Sunday, September 23, 2012


Sometimes life sends you a sign.

I was going to write about something else completely different this week. I had it all prepped and ready to go, warm and toasty into your inbox.

But then, a nagging doubt.

Not because I didn't think you would be interested in what I had written. Quite the contrary.

But I saw a story that evoked a reaction. I had a 'hmmm, that's interesting' moment. These moments, I feel, should always be shared.

So, it was sunny. I was drinking coffee. I was lamenting missing out on tickets to legendary Indie Film Producer Ted Hope's producing workshop in Sydney. Oh, the missed opportunity.

A friend forwarded an innocent story about Australian TV stations starting to 'Fast-track' more of their foreign TV shows. I try not to follow too much news these days, too depressing, but sometimes you'll do anything to get the synapses firing.

For the uninitiated, TV stations 'Fast-track' foreign TV shows, usually American shows, to get them onto Australian screens just after the newest episodes have screened in their home countries.

Suddenly, something clicked.

I tracked down an article that I had read previously. Netflix, the film and TV internet streaming service, is going global, beyond American borders.


And another, this time from Australia. Quickflix, the Australian direct mail DVD supplier who is looking at building an online streaming business, are working constantly to secure more licenses and expand their catalogue of television shows and films.

Just in the last month, Hoyts, the Australian cinema chain, announced they are launching an online film streaming service.

HBO, the maker of hit TV show 'Game of Thrones' announced they are now looking to stream their own content directly online, rather than through a third party like Netflix.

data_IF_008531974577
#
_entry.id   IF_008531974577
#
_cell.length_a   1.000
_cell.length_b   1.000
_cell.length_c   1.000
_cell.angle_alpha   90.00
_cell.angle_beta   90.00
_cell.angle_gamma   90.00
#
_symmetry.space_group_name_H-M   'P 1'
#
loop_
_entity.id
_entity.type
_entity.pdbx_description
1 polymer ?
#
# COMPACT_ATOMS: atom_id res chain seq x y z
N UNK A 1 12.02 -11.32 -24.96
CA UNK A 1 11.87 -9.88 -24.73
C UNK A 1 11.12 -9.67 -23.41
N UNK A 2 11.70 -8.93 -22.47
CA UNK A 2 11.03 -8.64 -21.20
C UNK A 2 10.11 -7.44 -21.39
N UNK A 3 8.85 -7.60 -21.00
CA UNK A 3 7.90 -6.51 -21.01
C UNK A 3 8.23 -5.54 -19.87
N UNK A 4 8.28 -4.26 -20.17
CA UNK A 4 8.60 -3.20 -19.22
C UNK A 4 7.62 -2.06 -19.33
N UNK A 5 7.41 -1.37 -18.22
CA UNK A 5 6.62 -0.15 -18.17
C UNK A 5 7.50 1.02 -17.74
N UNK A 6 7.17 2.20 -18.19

The online retailing giant, Amazon, announced they are trying to become a streaming service in direct competition with Netflix.

And all the while, Apple, despite their enormous success, still can't get into the film and television world (the way they did with music) because the content makers don't like Apple's negotiating attitude, characterised as "our way or the highway". But they are still trying, represented in their Apple TV device, iTunes and iCloud.

And it is all capped off, of course, by the original article that traditional free-to-air and pay TV providers are looking to 'Fast-track' shows in Australia. It's their attempt to stay relevant.

Everyone is playing catch-up. This race has escalated extremely quickly.

I first wrote about it a year ago:

And then again, earlier this year, when I heard that Netflix have started making their own exclusive original content :

And now, finally, the sleeping giants have awoken. Powerful media companies who have realised we are in the on-demand world now. Audiences demand the content that THEY want, and they want it NOW. The media companies want to cash in on this revolution.

And this is good news for filmmakers.

The public's appetite for film and TV shows is voracious. If it is great, or really, really good at the least, they will watch your program, for hours, in their millions.

So, what will these media companies need in this revolution?

Exclusive content!

Films and TV shows to put on their TV channels and online distribution platforms to satisfy their viewers.

The more exclusive the content is for them the better.

And that is, of course, your cue.

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